Later we pick up another acquaintance. And another, and another, until the car is full. That's how it goes here. It doesn't matter that we pay for the ride as if it were a private taxi.

Thomas, our guide in Tari, Papua New Guinea
Thomas, our guide in Tari, Papua New Guinea. © MYgrations.nl

There is a 8-year difference between the governor and his 40th wife. But she's not bad, I guess. He is a nice man and has enough money to support her well. And that's often what it's about. Love will come after that.

Before we start the eight-hour journey, we need to stock up on some groceries. Thomas doesn't want us to get out of the car, because danger lurks in Mount Hagen. No real danger, but danger in the form of pickpockets. Well we have that in The Netherlands also. Still Thomas insists that he does the shopping and we mainly stay in the car with windows closed and doors locked.

After an hour or so we are on our way. At least, until we have to refuel and inflate the tires. Integrating into the life of the Papuans goes quite quickly this way, life where waiting is the norm and time relative.

Bad roads in Papua New Guinea

Two hours later we leave Mount Hagen, which there is not much to say about it except that it is teeming with people, behind us. The road is fine for the first few kilometers. The asphalt looks good and there are few cars on the road. But that soon stops. The earthquake of February 2018 (with a magnitude of 7,5) has created large holes in the road surface and here and there there are whole subsidences in the asphalt. The area is green and the banana plants with here and there wooden houses with thatched roofs flash past us. People are sitting in front of their houses and as soon as they see us they start to wave and laugh.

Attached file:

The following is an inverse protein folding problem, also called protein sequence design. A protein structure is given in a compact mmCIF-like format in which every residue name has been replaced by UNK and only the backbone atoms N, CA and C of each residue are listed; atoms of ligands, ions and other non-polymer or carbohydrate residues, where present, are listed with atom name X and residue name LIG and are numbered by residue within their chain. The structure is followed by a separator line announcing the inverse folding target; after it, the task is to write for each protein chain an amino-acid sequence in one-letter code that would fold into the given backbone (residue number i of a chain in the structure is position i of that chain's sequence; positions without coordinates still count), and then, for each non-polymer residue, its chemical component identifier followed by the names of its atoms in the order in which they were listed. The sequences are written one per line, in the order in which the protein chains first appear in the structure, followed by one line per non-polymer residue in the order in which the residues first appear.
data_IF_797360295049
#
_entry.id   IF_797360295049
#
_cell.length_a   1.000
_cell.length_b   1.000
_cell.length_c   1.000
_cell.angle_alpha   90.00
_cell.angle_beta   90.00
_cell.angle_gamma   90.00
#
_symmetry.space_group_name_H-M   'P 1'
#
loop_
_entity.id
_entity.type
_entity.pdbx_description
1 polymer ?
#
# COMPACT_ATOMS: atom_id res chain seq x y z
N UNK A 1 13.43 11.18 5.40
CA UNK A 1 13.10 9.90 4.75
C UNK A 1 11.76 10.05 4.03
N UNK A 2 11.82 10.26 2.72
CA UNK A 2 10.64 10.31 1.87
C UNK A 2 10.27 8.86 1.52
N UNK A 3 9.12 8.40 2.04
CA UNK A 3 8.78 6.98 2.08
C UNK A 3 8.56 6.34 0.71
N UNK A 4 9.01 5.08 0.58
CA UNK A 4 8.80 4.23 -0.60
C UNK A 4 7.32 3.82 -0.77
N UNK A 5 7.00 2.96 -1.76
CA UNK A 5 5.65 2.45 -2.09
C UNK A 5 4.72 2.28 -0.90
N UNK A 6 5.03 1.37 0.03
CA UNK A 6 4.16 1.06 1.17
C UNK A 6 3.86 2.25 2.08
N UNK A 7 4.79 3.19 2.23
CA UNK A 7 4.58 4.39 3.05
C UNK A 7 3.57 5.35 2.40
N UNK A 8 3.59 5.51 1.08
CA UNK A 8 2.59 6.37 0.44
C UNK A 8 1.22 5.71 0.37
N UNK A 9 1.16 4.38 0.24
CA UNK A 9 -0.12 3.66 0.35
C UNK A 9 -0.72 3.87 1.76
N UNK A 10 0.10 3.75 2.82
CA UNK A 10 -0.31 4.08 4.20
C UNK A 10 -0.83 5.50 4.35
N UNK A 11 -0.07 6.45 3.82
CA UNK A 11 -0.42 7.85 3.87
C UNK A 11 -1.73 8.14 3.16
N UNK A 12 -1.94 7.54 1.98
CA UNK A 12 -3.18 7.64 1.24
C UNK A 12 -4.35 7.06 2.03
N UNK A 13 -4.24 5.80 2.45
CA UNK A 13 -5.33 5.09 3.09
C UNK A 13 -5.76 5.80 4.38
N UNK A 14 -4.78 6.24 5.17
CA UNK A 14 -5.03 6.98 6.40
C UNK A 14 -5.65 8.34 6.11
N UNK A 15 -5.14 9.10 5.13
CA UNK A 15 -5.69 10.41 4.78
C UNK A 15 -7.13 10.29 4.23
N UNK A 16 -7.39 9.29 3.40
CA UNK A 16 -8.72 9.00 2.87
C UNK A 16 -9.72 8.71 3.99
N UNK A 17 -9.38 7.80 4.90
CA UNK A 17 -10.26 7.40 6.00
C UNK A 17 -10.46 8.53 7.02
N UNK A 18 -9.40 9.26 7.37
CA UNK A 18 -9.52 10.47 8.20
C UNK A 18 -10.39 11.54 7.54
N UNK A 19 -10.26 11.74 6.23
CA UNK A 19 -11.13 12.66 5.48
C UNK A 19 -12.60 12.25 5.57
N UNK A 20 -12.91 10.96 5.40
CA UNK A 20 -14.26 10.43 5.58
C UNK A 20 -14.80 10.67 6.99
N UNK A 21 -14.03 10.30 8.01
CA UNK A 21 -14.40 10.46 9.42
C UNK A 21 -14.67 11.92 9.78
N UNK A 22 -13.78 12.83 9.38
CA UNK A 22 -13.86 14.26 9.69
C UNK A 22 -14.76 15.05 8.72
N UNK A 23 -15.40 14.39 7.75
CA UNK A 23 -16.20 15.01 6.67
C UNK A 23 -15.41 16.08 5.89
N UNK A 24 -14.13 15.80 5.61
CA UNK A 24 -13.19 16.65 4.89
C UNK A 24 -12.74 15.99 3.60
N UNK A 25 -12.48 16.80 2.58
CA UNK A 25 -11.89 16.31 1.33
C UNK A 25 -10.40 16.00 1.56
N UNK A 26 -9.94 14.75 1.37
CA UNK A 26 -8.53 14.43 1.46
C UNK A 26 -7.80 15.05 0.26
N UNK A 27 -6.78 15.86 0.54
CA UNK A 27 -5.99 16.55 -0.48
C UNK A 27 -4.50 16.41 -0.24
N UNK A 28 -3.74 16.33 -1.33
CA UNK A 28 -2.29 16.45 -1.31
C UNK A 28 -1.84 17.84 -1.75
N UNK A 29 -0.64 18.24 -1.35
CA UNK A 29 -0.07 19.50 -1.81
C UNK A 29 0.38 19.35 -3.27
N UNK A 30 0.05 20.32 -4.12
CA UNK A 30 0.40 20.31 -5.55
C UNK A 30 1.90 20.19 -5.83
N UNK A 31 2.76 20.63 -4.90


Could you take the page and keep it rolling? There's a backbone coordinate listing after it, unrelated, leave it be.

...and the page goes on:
Fellow travelers in Tari Province of Papua New Guinea
Fellow travelers in Tari Province of Papua New Guinea. © MYgrations.nl

A little further the asphalt stops completely and we are at the mercy of stones, mud and potholes. The governor happily talks about Papua New Guinea (PNG from here) and Thomas lets us hear the latest local hits through his antique Nokia. They all have cell phones. Often more than one, and they ring continuously. Digicel is the major network in PNG and they can make mobile calls, up to a certain amount, for free. Calling country numbers costs money, but you can buy credit everywhere. You can also charge your phone here and there, for 1 kina (0,25€) your phone is fully charged.

Volleyball courts and banana plants

We drive into a beautiful area of ​​beautiful, not too high mountains. We follow a large river inland. Small villages are interspersed with waterfalls, fields and plants. Here and there we also see a basketball and volleyball court, where children are playing. What is striking are the many shoes that hang from electricity cables. We sometimes see this in trees in The Hague, but in a country where shoes are still a certain luxury, I did not expect this. The governor explains that those shoes will then be completely worn out. And when I look closely at the next shoe that is hanging from the electricity cable, I see that the sole of the shoe is half off.

At the last toilet stop, a police car suddenly appears in front of us. “Don't worry, they are my friends” explains the governor.

A roadside basketball court.
A roadside basketball court. © MYgrations.nl

Tari troubles in Papua New Guinea

For a few months now, emotions have been running high between two families in this area. This has to do with a piece of land. Because besides women and pigs, a piece of land is worth fighting for. The two families were unable to resolve the argument verbally, so they began fighting with machetes, bows and arrows, and even homemade guns. Because people have now been killed on both sides, the fight does not end. For when someone is killed, he must be avenged. Eye for an eye. So honor killings.